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Solicitation for Prostitution

Prostitution is illegal in Florida. The statutory scheme for these offenses target the sex worker (often called the “prostitute”), the person soliciting the sex worker (often called the "John"), and the person facilitating the exchange of sex for money (often called the “pimp” or "madame”). In all of these cases, the payment of money or the offer to pay money for sex is a core element of the crime. These investigations often target escort services which advertised on the internet, adult entertainment establishments and adults-only swingers clubs. 

Lawyer for Solicitation of Prostitution in Brooksville, FL

Prostitution charges in Florida can be charged as either a felony or a misdemeanor depending on the facts of the case. In many of these cases, law enforcement officers will use elaborate sting operations to set up individuals who are not otherwise planning on committing the crime. In other words, the law enforcement officer manufacture the crime.

In many of these cases the individual accused of the crime will have an entrapment defense that can be asserted at trial. Other important defense might apply.Call Ashley M. Aulls, P.A. to discuss your case with an experienced criminal defense attorney for any case in Hernando County, Citris County, Pasco County, or Sumter County, FL.


Overview on Solicitation of Prostitution in Florida


Definitions Related to Prostitution

Florida statutory scheme for prosecution offenses sets out the following definitions:

  • The term “prostitution” is defined to mean the “giving or receiving of the body for sexual activity for hire but excludes sexual activity between spouses.”
  • The term “lewdness” is defined as “any indecent or obscene act.” The term “indecent” is defined as “wicked, lustful, unchaste, licentious, or sensual intention on the part of the person doing the act.”
  • The term “assignation” is defined as the making of any engagement or appointment for prostitution or lewdness, or “any act in furtherance of such appointment or engagement.”
  • The term to “solicit” is defined to mean asking earnestly or to try to induce the person solicited to do the thing solicited.
  • To term to “procure” is defined to mean to persuade, induce, prevail upon or cause a person to do something.

Types of Prostitution Crimes in Florida

Florida law provides for at least eight different crimes related to prosecution including:

Soliciting for Prostitution:

Florida Statute § 796.07(2)(f) makes it a crime for a person to solicit, induce, entice, or procure another to commit prostitution, lewdness or assignation. Enhanced penalties apply if a minor (other than the person charged in the case) was engaged in sexual conduct, assignation, lewdness, prostitution or other conduct prohibited in Chapter 796. The standard jury instructions for Soliciting for Prostitution are set out in 23.6. Those standard jury instructions were originally adopted in 1981 and subsequently amended in 2008 [995 So.2d 476],and 2010 [48 So.3d 41], and 2013.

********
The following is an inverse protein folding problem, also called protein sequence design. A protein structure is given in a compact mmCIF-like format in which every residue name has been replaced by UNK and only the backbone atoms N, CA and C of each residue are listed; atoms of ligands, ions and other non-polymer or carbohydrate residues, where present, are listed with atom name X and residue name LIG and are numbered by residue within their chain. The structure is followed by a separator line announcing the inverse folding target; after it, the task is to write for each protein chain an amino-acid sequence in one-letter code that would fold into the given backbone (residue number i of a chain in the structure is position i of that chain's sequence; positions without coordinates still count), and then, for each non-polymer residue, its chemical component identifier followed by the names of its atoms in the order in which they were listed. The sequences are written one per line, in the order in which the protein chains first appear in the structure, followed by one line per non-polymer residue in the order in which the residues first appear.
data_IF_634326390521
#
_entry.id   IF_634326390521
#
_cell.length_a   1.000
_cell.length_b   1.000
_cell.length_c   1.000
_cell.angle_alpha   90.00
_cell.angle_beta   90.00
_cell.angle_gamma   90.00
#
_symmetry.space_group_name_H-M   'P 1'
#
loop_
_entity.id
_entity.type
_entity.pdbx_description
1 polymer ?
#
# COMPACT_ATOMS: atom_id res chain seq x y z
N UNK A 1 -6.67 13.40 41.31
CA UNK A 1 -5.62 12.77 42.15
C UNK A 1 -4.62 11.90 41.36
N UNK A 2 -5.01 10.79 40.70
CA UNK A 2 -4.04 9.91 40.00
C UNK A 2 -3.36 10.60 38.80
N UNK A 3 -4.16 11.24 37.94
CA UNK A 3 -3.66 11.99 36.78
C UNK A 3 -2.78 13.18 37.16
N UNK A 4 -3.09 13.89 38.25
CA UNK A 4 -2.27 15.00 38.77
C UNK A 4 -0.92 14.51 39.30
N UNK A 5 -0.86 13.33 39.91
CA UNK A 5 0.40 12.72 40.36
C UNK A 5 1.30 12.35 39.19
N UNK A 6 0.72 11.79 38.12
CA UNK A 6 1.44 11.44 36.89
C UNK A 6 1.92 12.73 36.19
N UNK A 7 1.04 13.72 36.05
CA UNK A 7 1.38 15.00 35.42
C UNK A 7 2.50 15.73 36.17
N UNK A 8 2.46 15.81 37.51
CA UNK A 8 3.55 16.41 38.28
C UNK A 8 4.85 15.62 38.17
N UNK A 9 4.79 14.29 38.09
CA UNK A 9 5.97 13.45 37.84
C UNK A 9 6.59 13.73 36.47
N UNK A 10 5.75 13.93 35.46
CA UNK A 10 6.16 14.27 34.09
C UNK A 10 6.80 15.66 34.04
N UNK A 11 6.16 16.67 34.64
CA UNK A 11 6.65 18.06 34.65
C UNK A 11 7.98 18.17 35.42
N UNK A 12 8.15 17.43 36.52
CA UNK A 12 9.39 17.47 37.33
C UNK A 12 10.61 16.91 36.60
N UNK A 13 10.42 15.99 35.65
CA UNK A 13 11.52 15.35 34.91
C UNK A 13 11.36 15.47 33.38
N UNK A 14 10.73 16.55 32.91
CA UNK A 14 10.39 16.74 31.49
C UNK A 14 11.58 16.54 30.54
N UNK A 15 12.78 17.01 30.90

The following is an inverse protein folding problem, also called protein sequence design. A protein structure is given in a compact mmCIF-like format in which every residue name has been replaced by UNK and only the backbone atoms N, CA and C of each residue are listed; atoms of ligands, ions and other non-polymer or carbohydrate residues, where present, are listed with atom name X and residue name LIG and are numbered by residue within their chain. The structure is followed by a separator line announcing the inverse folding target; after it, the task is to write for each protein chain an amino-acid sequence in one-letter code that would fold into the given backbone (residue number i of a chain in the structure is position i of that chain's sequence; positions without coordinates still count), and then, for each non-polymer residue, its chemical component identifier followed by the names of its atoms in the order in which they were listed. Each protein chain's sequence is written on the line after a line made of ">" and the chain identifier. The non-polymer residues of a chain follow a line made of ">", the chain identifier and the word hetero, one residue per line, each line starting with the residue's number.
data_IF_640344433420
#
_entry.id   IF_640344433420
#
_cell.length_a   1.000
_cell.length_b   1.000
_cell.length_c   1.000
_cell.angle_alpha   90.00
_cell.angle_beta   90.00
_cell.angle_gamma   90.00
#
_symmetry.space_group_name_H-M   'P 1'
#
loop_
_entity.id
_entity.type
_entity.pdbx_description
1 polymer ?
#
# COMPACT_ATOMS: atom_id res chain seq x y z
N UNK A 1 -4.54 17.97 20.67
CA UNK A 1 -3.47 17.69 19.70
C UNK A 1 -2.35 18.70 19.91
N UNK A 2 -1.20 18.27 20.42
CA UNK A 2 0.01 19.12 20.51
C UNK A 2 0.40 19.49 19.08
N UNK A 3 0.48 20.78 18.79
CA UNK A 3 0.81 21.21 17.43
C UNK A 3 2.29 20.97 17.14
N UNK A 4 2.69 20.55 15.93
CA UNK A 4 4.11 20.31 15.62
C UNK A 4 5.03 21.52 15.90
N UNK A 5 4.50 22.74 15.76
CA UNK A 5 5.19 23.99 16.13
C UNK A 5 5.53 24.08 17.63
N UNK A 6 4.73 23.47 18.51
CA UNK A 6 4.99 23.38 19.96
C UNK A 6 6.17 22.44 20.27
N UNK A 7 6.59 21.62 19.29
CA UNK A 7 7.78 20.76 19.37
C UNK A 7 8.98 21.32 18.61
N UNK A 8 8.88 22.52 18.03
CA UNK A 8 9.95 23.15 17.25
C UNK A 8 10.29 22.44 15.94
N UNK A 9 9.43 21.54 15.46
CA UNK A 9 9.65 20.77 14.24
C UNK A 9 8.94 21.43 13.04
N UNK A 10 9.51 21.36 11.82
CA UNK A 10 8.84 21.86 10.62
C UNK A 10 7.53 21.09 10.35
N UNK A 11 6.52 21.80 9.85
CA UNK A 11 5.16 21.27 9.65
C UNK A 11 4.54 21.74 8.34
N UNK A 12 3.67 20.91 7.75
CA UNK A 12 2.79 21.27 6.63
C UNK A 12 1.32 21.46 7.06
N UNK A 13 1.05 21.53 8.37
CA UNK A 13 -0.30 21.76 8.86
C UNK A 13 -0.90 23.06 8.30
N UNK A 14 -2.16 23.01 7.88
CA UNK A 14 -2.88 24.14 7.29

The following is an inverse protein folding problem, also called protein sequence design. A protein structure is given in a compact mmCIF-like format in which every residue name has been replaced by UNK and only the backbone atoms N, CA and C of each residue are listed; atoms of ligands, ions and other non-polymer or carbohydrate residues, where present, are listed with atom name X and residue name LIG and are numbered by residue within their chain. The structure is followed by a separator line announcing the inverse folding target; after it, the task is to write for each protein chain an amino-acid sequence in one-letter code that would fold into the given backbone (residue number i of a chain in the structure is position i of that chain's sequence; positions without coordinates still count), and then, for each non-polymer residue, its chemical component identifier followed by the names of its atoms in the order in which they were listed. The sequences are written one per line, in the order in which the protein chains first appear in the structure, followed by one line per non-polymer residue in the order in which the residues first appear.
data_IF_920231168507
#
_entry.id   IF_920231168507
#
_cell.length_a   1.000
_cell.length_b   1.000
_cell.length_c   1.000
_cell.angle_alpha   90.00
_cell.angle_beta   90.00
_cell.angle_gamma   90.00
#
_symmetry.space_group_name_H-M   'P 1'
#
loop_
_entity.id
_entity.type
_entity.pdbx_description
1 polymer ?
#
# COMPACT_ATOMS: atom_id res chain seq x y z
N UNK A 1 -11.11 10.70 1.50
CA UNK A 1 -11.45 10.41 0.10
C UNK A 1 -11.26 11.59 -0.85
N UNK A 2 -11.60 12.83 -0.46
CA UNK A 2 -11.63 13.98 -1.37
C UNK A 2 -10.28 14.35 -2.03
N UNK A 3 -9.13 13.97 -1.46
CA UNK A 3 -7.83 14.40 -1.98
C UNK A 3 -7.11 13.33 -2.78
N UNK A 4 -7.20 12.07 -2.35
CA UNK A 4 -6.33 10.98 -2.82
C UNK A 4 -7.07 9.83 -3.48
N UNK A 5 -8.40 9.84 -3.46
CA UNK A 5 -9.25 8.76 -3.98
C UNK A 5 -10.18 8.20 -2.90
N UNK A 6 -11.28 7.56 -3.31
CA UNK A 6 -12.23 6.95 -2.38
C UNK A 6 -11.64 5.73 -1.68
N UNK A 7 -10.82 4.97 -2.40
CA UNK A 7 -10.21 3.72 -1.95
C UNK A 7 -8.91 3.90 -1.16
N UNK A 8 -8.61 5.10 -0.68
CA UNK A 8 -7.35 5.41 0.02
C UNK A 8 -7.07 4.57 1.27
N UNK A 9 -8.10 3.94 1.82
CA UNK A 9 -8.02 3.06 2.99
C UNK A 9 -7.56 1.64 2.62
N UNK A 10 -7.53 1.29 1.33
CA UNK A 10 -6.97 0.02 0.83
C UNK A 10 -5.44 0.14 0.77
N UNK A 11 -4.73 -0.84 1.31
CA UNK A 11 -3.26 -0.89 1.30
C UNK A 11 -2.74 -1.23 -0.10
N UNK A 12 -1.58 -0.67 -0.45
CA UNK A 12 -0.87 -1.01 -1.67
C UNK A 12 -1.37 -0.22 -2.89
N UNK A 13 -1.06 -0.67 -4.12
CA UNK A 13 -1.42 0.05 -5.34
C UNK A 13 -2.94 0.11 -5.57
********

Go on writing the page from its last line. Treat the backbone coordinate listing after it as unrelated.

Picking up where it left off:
Soliciting for the Purpose of Prostitution:

Florida Statute Section § 796.07(2)(b) sets out the criminal offense of Soliciting for the Purpose of Prostitution (or any Lewd or Indecent Act). This offense alleges that the defendant offered another another person for the purpose of prostitution or any lewd or indecent act. Alternatively, charge can involving offering to securing or agreeing to secure another for the purpose of prostitution. The standard jury instruction for Soliciting for the Purpose of Prostitution is found at 23.2. It was adopted in 1981. The standard jury instruction was later amended in 2008, 2010, and 2013. ?

Offering to Commit Prostitution:

The criminal offense of Offering to Commit, Committing, or Engaging in Prostitution is set out in § 796.07(2)(e). Certain enhanced penalties apply if a minor (not charged in the case engaged in sexual conduct, assignation, lewdness, prostitution, or any other conduct prohibited in Chapter 796. The standard jury instruction for 23.5, Offering to Commit Prostitution was originally adopted in 1981 and amended in 2008 [995 So.2d 476], and 2010 [48 So.3d 41], and 2013.

Receiving for the Purpose of Prostitution:

Under Florida Section § 796.07(2)(c), the crime of Receiving for the Purpose of Prostitution, Assignation or Lewdness, requires proof beyond a reasonable doubt of the following elements:

    1. The Defendant received, offered to receive, or agreed to receive a person into a place for the purpose of prostitution, lewdness, assignation.
    2. The Defendant permitted a person to remain in a place for the purpose of the prostitution, lewdness, or assignation.

The place can including any structure, building or conveyance. The standard jury instruction for Receiving for the Purpose of Prostitution was originally adopted in 1981. The standard jury instruction for this offense was amended in 2008 [995 So.2d 476], and 2010 [48 So.3d 41], and 2013.

Maintaining a Place of Prostitution:

Florida Statute Section § 796.07(2)(a) prohibits Maintaining a Place of Prostitution. In addition to maintaining a house of prostitution, the statute also prohibits maintaining a house of lewdness or assignation. To prove a charged of maintaining a place of prostitution at trial, the prosecutor with the State Attorney’s office must prove the Defendant maintained, owned, established or operating any place for the purpose of lewdness, assignation or prostitution. The place can also include any structure, building or conveyance. The standard jury instruction for the criminal offense of maintaining a place of prosecution is continued at 23.1, It was first adopted in 1981. The jury instruction was later amended in 2008 [995 So.2d 476],and 2010 [48 So.3d 41], and 2013.